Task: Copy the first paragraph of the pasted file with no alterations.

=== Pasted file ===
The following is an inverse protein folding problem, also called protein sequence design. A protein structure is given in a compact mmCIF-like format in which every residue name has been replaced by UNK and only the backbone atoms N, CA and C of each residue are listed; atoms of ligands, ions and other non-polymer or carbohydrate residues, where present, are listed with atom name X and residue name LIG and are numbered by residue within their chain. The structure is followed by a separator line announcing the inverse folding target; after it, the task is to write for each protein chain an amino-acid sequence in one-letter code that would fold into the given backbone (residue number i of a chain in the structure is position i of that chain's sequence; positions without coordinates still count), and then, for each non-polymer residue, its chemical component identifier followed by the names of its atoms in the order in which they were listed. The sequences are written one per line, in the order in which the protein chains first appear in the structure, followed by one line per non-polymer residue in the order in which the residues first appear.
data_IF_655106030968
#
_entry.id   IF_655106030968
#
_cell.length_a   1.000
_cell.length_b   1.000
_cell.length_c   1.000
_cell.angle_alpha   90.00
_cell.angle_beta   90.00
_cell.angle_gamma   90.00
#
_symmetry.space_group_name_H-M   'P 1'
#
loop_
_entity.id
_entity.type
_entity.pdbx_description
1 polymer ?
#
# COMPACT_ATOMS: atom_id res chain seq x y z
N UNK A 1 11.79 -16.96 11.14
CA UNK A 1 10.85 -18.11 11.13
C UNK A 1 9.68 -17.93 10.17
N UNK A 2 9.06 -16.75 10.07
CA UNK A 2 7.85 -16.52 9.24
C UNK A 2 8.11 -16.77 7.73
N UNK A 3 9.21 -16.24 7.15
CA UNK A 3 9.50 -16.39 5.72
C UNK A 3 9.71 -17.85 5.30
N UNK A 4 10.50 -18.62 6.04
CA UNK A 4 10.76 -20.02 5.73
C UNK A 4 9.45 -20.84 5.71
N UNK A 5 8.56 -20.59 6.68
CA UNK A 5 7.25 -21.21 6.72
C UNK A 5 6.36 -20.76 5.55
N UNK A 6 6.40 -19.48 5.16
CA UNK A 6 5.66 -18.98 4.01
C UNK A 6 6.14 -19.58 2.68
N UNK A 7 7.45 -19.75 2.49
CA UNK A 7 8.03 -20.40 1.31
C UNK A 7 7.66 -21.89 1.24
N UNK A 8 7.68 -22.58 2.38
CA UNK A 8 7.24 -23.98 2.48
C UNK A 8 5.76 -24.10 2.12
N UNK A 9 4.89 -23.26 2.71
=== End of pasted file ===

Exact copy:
The following is an inverse protein folding problem, also called protein sequence design. A protein structure is given in a compact mmCIF-like format in which every residue name has been replaced by UNK and only the backbone atoms N, CA and C of each residue are listed; atoms of ligands, ions and other non-polymer or carbohydrate residues, where present, are listed with atom name X and residue name LIG and are numbered by residue within their chain. The structure is followed by a separator line announcing the inverse folding target; after it, the task is to write for each protein chain an amino-acid sequence in one-letter code that would fold into the given backbone (residue number i of a chain in the structure is position i of that chain's sequence; positions without coordinates still count), and then, for each non-polymer residue, its chemical component identifier followed by the names of its atoms in the order in which they were listed. The sequences are written one per line, in the order in which the protein chains first appear in the structure, followed by one line per non-polymer residue in the order in which the residues first appear.